These things will help you raise a more confident child says a psychologist
A kid with low self-esteem won’t feel confident about trying something new. A lack of confidence means they’ll be hesitant to try new things because they fear failure or disappointment. Parents can help kids overcome their fears by encouraging them to try new things and giving them positive feedback when they succeed.
“The enemies of confidence are discouraging and fearful thoughts,” he says. As a parent, it’s important to help your children overcome those feelings of doubt and insecurity. Encourage them to try new things, even if you think they’re going to fail. If they succeed, praise them. And when they stumble, give them a hug.
- Don’t compare yourself to others. Your success will not come from comparing yourself to other people. You may think that you need to be like someone else to succeed. But that isn’t true. You will succeed when you focus on what you want to achieve instead of worrying about what others are doing.
- Be kind to everyone. No matter who you are, there is always someone who needs help. If you see someone struggling, offer them a helping hand. Even if you aren’t sure if they can accept your help, try anyway.
- Learn something new every day. Whether it’s reading a book, watching a movie, listening to music, or playing an instrument, learning something new everyday helps keep your brain sharp.
“Over time, consistently working towards goals will lead to greater success than intermittent effort,” says Dr. John Gottman. “It’s important to encourage children to practice what they love.” Practice doesn’t need to mean perfecting every skill. Instead, focus on developing skills that are useful in real life. For example, if you enjoy playing video games, then spend time improving your game play. If you like art, then draw pictures and paint. If you love music, then listen to songs and sing along. Whatever your passion, there’s something you can do today to start making progress.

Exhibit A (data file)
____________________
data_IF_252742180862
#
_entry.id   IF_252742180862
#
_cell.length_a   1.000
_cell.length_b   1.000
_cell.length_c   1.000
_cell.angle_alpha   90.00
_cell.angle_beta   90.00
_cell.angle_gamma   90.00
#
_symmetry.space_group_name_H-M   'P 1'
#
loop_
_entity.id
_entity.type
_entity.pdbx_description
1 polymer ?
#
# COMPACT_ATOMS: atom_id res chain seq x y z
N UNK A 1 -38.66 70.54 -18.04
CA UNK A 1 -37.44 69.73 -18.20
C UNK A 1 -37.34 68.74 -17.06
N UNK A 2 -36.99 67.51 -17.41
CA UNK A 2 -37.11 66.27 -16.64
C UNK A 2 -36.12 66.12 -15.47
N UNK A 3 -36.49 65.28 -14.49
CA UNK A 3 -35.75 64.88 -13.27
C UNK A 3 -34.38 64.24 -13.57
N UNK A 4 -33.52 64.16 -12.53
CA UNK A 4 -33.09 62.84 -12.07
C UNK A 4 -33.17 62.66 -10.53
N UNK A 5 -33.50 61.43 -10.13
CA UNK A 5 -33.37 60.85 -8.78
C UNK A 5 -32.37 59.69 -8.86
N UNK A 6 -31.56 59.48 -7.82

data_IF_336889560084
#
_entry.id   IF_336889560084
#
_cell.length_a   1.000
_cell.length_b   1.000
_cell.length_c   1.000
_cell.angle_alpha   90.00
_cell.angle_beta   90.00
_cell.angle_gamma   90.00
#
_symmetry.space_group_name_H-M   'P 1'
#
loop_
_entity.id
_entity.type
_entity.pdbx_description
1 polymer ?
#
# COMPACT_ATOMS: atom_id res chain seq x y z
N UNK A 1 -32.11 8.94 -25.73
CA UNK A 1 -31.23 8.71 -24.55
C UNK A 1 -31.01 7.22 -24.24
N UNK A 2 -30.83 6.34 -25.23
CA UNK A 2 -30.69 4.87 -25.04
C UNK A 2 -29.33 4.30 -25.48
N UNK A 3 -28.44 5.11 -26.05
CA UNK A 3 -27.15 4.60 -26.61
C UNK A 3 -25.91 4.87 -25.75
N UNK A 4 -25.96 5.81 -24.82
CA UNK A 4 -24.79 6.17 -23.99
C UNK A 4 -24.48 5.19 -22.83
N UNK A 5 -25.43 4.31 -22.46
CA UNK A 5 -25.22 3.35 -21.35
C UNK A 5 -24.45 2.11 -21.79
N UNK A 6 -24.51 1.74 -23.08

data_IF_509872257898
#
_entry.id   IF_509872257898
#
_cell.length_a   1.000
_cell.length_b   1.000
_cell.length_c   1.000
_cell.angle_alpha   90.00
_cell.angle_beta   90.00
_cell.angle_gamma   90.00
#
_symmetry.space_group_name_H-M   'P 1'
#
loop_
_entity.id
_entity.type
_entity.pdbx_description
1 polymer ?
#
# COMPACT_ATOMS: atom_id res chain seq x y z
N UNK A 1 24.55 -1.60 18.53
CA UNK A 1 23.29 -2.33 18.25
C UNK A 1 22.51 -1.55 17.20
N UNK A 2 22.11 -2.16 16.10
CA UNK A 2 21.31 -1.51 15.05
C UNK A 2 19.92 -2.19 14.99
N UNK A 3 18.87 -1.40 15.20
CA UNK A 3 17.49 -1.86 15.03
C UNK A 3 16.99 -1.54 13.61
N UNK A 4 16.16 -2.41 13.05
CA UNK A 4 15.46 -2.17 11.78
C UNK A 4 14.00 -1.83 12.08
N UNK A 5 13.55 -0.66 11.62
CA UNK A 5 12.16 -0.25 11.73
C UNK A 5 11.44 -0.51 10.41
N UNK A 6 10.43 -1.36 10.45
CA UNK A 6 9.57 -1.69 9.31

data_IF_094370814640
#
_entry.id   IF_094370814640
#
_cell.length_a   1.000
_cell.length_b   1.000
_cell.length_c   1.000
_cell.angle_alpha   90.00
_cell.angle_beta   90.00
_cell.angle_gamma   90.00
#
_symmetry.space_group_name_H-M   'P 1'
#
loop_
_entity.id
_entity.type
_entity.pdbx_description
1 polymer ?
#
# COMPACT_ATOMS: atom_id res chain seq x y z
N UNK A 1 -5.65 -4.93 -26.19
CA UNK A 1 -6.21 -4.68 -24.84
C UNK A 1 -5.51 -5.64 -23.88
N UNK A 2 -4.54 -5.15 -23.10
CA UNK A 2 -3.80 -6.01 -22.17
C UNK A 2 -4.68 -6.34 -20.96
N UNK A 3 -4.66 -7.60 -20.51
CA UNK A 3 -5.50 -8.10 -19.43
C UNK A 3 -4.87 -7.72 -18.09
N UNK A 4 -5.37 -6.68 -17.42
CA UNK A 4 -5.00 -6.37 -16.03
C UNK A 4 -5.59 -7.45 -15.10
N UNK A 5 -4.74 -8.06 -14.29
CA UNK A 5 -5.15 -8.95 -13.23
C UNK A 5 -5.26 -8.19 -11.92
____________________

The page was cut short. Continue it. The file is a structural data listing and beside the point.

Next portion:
“Practicing doesn’t just help kids become skilled at what they’re doing,” says Pickhardt. “It also helps them gain confidence.” When parents get involved early, children feel like they can succeed, even if they haven’t mastered the skill yet. And when they see their parents struggling along with them, they start to realize that they can do it too. Kids who practice with their parents tend to be more successful later in life, because they’ve learned to overcome obstacles.
Children should not be forced to achieve high grades at school. Instead, they should be allowed to enjoy themselves while still doing their best. If they get a few B’s and a couple of As, then that’s great!
Children should always be encouraged to ask questions. This helps them understand the world around them and allows them to explore ideas. Asking questions also encourages children to think about what they already know and what they need to learn next.
Children who grow up in homes that encourage curiosity tend to be better learners. Parents and teachers often tell them to ask questions when they’re confused about something. Curiosity helps kids understand what they see and hear, and it also helps them remember what they learned. Kids who are curious are less likely to get bored while doing homework. They also tend to pay attention in class and listen to instructions.